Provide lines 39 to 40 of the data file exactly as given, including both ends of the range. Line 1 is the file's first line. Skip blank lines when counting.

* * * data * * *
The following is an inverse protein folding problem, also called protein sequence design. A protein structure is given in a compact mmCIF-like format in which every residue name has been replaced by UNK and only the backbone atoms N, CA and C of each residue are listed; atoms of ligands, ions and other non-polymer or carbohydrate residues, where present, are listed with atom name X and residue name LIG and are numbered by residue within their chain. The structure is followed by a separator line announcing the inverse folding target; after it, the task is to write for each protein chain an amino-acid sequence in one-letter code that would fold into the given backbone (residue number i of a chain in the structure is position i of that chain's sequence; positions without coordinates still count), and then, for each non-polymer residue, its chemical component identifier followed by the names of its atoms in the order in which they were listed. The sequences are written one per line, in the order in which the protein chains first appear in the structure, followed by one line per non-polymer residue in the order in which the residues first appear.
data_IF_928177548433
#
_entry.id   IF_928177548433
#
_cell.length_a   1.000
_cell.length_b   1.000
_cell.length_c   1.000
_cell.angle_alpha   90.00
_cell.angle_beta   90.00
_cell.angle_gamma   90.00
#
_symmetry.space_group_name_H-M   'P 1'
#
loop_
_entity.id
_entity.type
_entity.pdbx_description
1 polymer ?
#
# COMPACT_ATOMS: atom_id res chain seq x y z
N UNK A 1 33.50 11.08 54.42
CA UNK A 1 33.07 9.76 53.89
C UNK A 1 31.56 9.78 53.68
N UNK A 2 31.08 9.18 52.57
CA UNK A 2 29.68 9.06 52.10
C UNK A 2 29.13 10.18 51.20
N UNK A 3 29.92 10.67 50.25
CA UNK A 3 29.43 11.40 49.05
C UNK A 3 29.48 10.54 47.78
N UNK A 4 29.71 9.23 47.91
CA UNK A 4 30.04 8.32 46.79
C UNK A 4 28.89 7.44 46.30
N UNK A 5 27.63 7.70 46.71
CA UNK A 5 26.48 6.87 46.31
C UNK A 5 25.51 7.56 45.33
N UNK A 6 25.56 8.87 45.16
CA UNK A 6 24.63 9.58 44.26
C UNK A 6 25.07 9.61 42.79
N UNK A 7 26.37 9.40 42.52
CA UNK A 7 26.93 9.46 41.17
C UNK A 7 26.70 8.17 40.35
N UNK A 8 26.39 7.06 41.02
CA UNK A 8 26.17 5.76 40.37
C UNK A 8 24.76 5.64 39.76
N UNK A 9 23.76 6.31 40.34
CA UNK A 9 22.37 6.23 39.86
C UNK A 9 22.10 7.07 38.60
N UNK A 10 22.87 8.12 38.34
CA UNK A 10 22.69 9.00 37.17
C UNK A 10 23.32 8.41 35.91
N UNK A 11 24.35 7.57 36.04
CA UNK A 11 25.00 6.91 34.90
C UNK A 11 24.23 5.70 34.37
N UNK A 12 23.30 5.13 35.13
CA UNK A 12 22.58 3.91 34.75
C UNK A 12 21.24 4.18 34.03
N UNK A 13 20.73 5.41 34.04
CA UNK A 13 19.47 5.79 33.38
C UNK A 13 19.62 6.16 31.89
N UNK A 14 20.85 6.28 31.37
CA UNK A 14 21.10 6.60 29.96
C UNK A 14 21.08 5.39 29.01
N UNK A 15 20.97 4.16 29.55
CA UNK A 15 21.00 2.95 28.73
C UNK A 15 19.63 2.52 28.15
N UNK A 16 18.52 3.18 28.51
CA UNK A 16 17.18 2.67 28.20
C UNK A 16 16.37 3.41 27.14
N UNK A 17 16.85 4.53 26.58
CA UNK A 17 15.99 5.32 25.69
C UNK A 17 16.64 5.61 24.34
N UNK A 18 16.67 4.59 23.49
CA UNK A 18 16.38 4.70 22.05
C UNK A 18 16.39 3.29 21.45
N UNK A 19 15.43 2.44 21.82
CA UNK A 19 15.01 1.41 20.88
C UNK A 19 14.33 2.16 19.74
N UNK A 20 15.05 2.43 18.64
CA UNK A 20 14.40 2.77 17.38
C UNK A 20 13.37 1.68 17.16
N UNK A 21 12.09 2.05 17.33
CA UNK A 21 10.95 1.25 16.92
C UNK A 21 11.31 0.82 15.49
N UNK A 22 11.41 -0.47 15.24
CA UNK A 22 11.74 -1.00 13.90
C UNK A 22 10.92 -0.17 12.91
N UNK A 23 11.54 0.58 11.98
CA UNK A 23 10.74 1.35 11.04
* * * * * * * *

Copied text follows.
C UNK A 6 25.07 9.61 42.79
N UNK A 7 26.37 9.40 42.52